GM’s R&D spinoff plan opposed by union

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GM’s R&D spinoff plan opposed by union

GM Korea is planning to establish a new entity that will focus on research and development of global products within this year.

But its labor union is angry about the idea, according to industry sources Sunday.

Under the plan, the Korean unit of GM will split its existing corporation into two entities, one dedicated to car manufacturing and the other focused on R&D, the sources said.

GM Korea claims this is essential to make the R&D entity a strategic base for the parent company’s car design and development. While the current design center under GM Korea is only involved in developing compact cars, it is trying to expand the center’s role to designing and developing popular sport utility vehicles as well.

A GM Korea spokesperson told Yonhap News Agency Sunday that it is more efficient to have the R&D unit independent for active communication and cooperation with GM headquarters considering executives from the headquarters are very involved in global R&D projects.

The carmaker’s labor union, however, strongly opposes the plan. It says the company’s ultimate goal is to close down or sell production lines in Korea and maintain business only with the new R&D unit.

The Korean carmaker refuted that idea, saying there is no reason for it to close production lines in Korea after it committed to a 10-year turnaround plan to get continued support from the Korea Development Bank (KDB).

It also explained that the separation of production and R&D units is not a new strategy. It has been done by Opel in Europe and Shanghai GM in China.

Still, after GM Korea’s Gunsan plant in North Jeolla - one of four plants the company operated in the country - closed down in May due to low operating rates, tension between the union and the company is growing.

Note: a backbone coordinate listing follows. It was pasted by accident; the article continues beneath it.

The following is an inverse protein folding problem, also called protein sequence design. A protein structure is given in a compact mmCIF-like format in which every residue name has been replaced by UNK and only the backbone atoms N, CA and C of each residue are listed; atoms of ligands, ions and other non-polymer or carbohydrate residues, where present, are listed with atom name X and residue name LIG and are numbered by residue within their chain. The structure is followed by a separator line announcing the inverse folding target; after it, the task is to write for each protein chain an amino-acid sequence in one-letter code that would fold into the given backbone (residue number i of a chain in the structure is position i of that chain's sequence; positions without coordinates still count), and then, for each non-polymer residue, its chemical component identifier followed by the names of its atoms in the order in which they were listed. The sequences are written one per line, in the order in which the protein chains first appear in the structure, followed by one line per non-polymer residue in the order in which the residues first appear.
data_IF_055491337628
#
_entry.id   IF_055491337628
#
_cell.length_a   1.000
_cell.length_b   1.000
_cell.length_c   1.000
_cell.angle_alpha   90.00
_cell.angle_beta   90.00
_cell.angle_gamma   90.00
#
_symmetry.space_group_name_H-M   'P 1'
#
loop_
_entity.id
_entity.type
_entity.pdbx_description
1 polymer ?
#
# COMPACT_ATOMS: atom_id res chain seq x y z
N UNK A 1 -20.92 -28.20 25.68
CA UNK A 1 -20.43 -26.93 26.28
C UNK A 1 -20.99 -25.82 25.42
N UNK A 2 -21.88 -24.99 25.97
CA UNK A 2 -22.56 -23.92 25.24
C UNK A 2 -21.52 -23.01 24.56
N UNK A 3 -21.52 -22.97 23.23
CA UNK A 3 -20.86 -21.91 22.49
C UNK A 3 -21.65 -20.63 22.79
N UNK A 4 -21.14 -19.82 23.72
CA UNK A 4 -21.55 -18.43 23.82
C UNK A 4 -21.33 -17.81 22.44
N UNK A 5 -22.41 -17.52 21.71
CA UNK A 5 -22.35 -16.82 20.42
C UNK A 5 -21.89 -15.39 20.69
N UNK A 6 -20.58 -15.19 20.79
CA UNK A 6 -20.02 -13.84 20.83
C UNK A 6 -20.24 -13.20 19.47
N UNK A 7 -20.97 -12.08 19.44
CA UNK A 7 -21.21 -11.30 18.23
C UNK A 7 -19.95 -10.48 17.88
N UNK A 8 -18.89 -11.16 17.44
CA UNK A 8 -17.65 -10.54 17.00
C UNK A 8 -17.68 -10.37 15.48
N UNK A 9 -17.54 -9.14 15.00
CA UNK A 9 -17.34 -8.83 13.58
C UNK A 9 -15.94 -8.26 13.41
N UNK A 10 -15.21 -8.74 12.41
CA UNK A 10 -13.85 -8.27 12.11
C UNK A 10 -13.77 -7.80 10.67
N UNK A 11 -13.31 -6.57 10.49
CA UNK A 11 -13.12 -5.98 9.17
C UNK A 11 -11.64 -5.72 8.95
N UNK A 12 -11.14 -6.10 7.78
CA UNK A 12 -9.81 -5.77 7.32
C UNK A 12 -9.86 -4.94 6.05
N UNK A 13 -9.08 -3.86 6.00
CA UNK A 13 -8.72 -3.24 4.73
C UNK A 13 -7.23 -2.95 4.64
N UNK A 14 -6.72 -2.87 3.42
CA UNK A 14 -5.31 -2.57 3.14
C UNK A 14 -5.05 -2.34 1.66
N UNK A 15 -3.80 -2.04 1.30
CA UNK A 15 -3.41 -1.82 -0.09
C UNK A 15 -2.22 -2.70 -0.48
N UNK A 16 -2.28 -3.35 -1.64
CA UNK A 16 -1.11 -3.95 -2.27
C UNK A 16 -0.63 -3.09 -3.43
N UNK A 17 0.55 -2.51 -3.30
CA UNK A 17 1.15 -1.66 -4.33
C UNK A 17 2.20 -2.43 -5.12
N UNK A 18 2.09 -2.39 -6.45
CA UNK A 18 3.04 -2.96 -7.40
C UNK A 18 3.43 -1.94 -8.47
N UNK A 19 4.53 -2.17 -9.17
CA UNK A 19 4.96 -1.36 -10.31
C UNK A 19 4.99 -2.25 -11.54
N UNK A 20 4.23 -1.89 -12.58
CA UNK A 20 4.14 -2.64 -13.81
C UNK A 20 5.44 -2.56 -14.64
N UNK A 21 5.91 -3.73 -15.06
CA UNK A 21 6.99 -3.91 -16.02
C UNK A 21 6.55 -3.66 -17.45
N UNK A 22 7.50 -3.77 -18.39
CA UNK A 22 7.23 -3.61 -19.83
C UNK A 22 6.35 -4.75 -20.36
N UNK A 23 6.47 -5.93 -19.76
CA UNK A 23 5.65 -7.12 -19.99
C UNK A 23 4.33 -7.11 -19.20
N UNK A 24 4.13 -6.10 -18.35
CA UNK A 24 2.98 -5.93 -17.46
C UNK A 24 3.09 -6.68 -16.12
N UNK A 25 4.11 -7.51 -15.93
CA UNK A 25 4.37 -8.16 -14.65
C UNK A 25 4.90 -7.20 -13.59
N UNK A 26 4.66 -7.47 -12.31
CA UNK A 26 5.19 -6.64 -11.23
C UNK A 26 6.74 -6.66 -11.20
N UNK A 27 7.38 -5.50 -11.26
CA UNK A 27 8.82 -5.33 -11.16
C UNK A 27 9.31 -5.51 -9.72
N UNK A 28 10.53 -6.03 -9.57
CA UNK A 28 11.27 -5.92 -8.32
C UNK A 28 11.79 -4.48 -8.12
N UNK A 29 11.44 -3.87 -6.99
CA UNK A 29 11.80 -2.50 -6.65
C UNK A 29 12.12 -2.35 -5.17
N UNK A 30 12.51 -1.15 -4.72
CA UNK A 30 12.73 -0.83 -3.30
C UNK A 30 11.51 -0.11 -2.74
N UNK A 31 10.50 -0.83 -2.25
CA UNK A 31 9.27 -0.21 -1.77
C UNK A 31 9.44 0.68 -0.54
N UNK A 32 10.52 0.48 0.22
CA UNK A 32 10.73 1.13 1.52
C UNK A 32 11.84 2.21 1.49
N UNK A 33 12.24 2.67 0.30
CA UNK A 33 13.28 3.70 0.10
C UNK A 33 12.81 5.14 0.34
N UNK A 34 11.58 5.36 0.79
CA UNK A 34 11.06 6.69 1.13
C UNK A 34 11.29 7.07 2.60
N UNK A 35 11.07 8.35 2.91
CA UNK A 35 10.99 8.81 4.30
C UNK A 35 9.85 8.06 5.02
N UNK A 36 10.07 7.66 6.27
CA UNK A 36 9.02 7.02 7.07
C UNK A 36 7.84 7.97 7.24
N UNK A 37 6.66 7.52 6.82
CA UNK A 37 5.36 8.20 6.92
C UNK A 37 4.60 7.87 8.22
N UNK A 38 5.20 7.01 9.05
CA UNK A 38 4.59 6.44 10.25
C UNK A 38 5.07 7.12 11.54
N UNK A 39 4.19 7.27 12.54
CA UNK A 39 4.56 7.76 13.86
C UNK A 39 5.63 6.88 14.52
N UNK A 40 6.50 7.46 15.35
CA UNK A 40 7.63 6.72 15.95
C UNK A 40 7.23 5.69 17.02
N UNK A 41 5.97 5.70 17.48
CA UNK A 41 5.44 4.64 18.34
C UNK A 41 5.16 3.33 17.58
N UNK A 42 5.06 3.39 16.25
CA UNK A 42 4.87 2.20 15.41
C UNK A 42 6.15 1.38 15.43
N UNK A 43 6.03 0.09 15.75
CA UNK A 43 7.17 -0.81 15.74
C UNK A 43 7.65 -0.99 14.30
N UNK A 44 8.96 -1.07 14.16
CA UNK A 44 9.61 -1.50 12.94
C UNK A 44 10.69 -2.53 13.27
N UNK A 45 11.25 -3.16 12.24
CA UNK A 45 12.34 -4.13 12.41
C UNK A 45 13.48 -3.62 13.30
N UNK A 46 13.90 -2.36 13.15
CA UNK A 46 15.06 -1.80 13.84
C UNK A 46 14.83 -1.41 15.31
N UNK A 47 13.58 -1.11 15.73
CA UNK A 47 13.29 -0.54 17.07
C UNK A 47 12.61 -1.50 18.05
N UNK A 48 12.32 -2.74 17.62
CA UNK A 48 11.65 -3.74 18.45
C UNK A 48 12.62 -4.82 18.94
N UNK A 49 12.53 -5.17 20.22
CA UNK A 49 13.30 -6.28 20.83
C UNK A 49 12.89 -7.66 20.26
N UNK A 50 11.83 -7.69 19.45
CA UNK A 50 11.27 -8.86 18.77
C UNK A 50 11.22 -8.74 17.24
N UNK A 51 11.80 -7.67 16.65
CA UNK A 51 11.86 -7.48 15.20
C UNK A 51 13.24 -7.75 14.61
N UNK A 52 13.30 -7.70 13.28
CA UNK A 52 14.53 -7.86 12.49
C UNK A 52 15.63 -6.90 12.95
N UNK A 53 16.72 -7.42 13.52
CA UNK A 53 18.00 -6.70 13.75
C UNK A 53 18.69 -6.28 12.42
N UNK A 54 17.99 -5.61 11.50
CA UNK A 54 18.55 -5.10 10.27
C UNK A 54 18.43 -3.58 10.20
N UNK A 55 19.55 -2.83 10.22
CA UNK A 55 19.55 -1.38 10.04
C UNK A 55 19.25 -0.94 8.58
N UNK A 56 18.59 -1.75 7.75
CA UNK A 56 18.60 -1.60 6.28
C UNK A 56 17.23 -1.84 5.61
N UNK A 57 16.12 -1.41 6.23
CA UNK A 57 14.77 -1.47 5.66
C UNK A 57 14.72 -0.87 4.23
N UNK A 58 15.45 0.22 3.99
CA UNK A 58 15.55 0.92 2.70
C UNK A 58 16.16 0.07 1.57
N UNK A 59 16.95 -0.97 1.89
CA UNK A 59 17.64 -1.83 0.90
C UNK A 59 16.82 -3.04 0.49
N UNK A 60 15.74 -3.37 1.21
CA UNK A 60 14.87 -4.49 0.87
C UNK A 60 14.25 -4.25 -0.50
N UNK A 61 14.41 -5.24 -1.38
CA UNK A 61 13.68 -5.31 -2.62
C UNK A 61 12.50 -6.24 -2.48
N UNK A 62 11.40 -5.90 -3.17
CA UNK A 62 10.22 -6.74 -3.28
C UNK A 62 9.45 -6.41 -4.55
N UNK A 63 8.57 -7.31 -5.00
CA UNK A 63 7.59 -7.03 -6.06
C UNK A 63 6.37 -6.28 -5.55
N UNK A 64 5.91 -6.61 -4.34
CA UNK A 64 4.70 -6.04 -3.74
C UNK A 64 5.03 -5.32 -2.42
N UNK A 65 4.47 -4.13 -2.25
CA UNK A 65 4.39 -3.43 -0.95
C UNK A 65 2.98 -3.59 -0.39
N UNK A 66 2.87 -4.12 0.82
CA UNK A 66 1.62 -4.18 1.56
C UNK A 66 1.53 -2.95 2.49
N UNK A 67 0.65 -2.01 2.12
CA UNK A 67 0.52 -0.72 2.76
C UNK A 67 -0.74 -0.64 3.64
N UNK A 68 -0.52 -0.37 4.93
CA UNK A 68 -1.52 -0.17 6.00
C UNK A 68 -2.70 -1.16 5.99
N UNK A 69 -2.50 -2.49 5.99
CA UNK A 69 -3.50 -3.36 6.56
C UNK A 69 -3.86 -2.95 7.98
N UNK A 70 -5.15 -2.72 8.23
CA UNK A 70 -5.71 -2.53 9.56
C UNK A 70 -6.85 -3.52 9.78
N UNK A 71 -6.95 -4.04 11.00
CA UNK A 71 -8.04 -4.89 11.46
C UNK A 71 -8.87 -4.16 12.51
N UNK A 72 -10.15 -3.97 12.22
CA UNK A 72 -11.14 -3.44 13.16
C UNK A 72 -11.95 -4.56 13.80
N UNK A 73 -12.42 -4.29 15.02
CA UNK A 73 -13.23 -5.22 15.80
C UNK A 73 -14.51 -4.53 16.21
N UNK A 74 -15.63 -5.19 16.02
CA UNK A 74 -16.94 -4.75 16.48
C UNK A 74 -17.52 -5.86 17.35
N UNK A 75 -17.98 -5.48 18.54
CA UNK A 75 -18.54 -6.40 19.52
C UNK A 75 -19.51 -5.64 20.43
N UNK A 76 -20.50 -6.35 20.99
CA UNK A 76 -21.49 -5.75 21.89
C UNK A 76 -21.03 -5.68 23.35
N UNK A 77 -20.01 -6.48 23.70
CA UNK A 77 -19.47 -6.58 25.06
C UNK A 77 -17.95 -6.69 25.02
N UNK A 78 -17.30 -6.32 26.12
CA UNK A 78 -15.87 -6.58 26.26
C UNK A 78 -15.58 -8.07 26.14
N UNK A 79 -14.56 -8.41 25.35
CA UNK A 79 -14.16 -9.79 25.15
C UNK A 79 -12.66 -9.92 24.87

In the meantime, the KDB, GM Korea’s second largest shareholder, filed an injunction in a court to halt the carmaker’s rapid move to make a new R&D entity without much explanation. The carmaker has been rushing to hold a board of directors meeting and shareholders meeting to push through the plan, according to sources.

The court’s decision is expected to come in the coming week.

If the court grants the injunction request, it will become difficult for GM Korea to split the corporation into two within this year as the company will have to spend more time persuading its labor union as well as the KDB.

GM Korea and its union have been at odds from the beginning of the year as the company struggled to survive due to a lack of popularity of the models produced in Korea, including Chevrolet Orlando SUVs and Cruze sedans.

This led the carmaker to announce in February a plan to shut down the Gunsan plant. The announcement sparked three months of negotiations between the company, the Korean government, workers and other stakeholders to keep GM from leaving the country altogether.

The negotiations resulted in a 7.7 trillion won ($6.9 billion) worth rescue package for GM Korea, for which the Detroit headquarters covers 6.9 trillion won and the state-run KDB covers the balance.

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